Background: In England, all state-funded schools are inspected by an independent government agency, the Office for Standards in Education, Children's Services and Skills (Ofsted). Inspections aim to hold schools accountable and to promote the improvement of education, with the results made available to the public. Ofsted reports intend to index school quality, but their influence on students’ individual outcomes has not been previously studied. The aim of the current study was to explore the extent to which school quality, as indexed by Ofsted ratings, is associated with students’ educational achievement, well-being and school engagement. Methods: We use an England population-based sample of 4,391 individuals, for whom school performance at age 11 and GCSE grades at age 16 were accessed from the National Pupil Database, and who completed measures of well-being and school engagement at age 16. Results: We found that Ofsted ratings of secondary school quality accounted for 4% of the variance in students' educational achievement at age 16, which was further reduced to 1% of the variance after we accounted for prior school performance at age 11 and family socioeconomic status. Furthermore, Ofsted ratings were weak predictors of school engagement and student well-being, with an average correlation of.03. Conclusion: Our findings suggest that differences in school quality, as indexed by Ofsted ratings, have little relation to students’ individual outcomes. Accordingly, our results challenge the usefulness of Ofsted ratings as guides for parents and students when choosing secondary schools.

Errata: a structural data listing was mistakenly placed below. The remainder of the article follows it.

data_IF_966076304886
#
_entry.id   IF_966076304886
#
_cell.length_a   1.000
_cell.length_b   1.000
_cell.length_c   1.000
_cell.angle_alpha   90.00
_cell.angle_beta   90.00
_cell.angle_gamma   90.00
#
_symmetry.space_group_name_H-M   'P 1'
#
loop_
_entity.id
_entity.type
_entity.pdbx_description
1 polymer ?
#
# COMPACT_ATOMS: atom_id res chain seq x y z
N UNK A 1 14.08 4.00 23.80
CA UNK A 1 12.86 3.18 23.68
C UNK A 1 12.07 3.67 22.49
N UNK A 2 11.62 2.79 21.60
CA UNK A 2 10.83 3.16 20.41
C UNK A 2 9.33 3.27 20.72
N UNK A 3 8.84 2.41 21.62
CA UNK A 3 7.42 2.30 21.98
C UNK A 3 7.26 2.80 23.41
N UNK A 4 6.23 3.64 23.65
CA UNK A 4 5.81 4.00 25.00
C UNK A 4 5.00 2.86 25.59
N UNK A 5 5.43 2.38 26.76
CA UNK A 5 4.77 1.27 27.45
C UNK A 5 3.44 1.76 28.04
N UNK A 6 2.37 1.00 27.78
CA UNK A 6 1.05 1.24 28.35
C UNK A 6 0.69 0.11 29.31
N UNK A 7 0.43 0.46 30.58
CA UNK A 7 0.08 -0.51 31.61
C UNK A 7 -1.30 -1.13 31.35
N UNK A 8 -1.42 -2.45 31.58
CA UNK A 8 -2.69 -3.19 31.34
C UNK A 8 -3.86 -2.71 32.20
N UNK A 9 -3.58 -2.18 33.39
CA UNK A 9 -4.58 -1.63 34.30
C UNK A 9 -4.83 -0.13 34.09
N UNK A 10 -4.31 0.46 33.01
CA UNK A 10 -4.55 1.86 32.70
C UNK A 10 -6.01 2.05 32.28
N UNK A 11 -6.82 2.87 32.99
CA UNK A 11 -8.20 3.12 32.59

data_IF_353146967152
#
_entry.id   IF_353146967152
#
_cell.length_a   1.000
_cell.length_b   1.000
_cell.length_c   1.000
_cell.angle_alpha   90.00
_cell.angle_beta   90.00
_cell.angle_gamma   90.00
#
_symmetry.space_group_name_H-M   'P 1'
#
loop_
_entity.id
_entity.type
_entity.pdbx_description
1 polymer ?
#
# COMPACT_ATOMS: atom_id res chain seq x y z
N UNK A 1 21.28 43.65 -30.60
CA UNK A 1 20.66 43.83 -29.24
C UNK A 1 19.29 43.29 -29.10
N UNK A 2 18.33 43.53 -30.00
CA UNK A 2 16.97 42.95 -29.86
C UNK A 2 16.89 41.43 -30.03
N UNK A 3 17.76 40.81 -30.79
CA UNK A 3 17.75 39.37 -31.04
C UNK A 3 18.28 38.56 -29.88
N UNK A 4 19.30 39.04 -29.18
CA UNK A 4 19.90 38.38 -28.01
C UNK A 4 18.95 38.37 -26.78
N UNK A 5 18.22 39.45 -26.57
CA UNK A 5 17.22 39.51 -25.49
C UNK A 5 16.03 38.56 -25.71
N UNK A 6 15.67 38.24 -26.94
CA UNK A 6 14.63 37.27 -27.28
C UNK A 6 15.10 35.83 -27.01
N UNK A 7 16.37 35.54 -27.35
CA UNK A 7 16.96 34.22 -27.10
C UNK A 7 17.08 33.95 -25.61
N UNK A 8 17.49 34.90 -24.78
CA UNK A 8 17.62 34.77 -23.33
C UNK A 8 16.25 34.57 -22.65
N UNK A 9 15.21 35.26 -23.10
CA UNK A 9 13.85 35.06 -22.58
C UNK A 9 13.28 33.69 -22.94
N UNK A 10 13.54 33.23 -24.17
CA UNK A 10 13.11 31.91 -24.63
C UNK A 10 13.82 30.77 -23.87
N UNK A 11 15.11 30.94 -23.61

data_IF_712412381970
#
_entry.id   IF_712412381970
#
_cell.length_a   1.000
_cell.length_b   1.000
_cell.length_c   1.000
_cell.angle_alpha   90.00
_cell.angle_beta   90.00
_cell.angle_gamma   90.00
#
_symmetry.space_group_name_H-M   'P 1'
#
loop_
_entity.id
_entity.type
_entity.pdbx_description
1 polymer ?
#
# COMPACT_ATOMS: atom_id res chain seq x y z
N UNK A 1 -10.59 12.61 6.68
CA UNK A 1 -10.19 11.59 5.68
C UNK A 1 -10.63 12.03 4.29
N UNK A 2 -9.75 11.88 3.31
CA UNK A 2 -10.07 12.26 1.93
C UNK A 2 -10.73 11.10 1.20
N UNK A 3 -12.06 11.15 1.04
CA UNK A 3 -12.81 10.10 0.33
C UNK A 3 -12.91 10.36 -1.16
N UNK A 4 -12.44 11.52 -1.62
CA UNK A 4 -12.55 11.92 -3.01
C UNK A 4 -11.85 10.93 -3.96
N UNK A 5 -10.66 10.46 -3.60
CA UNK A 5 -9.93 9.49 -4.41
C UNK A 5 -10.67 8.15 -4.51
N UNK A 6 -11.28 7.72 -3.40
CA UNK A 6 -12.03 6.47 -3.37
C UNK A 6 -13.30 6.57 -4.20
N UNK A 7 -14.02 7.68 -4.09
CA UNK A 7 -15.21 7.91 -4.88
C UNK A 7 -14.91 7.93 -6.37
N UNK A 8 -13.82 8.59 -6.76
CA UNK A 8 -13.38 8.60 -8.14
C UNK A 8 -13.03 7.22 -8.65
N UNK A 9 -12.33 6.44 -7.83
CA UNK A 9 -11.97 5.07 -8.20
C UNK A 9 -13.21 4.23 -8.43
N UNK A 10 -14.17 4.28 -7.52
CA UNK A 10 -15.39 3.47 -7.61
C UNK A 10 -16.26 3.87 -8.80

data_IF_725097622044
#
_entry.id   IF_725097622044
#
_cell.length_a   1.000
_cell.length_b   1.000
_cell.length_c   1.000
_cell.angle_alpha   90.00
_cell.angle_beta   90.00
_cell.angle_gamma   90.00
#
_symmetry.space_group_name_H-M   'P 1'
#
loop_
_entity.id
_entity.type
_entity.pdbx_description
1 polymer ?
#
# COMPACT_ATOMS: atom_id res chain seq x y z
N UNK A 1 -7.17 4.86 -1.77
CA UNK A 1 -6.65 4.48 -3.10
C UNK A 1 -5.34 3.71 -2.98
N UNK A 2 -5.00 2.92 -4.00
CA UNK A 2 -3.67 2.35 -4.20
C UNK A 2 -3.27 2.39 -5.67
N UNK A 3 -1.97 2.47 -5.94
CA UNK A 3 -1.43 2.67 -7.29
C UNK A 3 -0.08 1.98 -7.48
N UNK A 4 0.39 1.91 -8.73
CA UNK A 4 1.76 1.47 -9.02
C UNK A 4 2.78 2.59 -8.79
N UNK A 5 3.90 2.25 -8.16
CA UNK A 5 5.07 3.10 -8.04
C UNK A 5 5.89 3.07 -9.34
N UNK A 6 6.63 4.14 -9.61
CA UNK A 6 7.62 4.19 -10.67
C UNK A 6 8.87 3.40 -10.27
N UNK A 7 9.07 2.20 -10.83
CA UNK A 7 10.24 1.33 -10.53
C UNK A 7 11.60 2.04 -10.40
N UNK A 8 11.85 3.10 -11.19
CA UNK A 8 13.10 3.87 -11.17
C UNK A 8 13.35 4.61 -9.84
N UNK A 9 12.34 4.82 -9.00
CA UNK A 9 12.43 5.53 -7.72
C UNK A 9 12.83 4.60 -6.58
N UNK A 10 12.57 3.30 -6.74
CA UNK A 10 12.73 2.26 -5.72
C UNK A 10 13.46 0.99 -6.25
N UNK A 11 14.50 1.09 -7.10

|Number of pages||10|
|Journal||Journal of Child Psychology and Psychiatry|
|Publication status||Published - 2 Jun 2020|
Bibliographical noteFunding Information:
S.v.S. is supported by a Jacobs Foundation Early Career Fellowship (2017–2019). R.C. is supported by an ESRC studentship. R.P. is supported by a Medical Research Council Professorship award (G19/2). The authors gratefully acknowledge the ongoing contribution of the participants in the Twins Early Development Study (TEDS) and their families. TEDS is supported by a programme grant to R.P. from the UK Medical Research Council (MR/M021475/1 and previously G0901245), with additional support from the US National Institutes of Health (AG046938) and the European Commission (602768; 295366). Data for this study came from the Twins Early Development Study (TEDS) and the National Pupil Database. Researchers can apply for access to both (TEDS: https://www.teds.ac.uk/researchers/teds‐data‐access‐policy ; NPD: https://www.gov.uk/guidance/how‐to‐access‐department‐for‐education‐dfe‐data‐extracts ). The authors have declared that they have no competing or potential conflicts of interest.
© 2020 The Authors. Journal of Child Psychology and Psychiatry published by John Wiley & Sons Ltd on behalf of Association for Child and Adolescent Mental Health.
Copyright 2021 Elsevier B.V., All rights reserved.
- School quality
- educational achievement
- school engagement
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